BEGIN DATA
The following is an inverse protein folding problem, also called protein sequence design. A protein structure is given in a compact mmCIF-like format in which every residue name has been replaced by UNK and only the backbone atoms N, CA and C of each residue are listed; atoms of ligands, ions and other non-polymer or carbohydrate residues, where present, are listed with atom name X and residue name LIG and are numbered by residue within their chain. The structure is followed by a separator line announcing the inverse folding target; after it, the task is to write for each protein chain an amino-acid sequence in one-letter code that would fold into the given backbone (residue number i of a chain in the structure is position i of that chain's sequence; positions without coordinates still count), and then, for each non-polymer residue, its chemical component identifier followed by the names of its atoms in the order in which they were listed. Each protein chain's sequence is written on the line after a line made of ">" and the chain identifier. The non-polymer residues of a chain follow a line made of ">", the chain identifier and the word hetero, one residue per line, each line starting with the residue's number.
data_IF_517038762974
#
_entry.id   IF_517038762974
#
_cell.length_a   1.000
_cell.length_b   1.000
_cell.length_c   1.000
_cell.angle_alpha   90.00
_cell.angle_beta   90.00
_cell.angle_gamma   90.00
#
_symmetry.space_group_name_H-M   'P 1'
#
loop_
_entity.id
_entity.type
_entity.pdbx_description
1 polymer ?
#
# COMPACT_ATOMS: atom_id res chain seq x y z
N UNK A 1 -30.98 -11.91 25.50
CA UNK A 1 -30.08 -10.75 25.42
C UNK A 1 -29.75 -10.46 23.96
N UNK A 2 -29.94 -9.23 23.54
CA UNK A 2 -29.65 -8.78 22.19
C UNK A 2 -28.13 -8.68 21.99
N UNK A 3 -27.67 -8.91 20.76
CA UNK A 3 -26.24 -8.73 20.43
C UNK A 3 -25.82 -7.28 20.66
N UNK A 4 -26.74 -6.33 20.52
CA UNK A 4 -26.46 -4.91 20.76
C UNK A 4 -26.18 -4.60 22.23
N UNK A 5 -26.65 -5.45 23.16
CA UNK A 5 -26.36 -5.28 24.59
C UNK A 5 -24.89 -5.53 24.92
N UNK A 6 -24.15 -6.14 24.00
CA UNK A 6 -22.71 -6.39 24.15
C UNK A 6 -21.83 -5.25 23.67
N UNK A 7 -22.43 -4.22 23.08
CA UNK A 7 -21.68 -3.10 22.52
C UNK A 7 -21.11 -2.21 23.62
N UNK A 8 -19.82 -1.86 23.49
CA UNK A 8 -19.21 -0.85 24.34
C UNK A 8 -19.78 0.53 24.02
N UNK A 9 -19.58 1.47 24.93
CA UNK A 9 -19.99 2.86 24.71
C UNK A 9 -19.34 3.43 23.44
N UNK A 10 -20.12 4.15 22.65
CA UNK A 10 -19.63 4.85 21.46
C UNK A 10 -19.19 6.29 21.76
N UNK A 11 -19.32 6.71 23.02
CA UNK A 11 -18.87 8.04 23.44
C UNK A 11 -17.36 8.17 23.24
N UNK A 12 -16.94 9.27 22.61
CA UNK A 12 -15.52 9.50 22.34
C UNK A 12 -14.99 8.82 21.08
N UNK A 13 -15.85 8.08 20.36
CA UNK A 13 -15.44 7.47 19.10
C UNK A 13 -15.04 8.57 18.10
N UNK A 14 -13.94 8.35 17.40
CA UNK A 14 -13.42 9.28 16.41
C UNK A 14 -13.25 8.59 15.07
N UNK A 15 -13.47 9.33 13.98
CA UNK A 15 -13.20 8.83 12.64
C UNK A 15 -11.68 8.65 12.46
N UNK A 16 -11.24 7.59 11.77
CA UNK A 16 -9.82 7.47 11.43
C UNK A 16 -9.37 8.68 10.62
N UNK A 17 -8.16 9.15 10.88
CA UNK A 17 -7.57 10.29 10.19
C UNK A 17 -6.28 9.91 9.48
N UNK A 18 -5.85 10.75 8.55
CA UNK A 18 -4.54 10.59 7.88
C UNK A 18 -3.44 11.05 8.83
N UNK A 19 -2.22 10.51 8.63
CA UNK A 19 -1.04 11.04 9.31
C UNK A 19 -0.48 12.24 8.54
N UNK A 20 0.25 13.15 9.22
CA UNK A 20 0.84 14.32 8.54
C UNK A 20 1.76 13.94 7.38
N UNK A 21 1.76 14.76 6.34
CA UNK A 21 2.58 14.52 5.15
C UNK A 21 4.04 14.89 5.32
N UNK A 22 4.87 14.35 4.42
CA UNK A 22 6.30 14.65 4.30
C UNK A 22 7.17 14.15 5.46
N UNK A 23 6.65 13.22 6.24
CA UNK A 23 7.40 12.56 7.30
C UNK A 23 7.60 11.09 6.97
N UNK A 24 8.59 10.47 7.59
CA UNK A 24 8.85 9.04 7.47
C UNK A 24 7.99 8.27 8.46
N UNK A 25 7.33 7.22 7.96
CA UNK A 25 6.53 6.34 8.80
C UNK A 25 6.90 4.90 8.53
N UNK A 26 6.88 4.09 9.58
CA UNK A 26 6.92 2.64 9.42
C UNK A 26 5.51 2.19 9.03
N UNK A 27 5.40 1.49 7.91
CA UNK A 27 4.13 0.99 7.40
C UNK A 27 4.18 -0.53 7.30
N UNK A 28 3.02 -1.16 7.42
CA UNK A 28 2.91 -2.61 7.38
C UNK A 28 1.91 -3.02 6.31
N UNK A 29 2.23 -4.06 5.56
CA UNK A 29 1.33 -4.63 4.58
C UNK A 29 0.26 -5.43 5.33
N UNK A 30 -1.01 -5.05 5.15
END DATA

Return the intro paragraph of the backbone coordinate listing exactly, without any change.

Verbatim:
The following is an inverse protein folding problem, also called protein sequence design. A protein structure is given in a compact mmCIF-like format in which every residue name has been replaced by UNK and only the backbone atoms N, CA and C of each residue are listed; atoms of ligands, ions and other non-polymer or carbohydrate residues, where present, are listed with atom name X and residue name LIG and are numbered by residue within their chain. The structure is followed by a separator line announcing the inverse folding target; after it, the task is to write for each protein chain an amino-acid sequence in one-letter code that would fold into the given backbone (residue number i of a chain in the structure is position i of that chain's sequence; positions without coordinates still count), and then, for each non-polymer residue, its chemical component identifier followed by the names of its atoms in the order in which they were listed. Each protein chain's sequence is written on the line after a line made of ">" and the chain identifier. The non-polymer residues of a chain follow a line made of ">", the chain identifier and the word hetero, one residue per line, each line starting with the residue's number.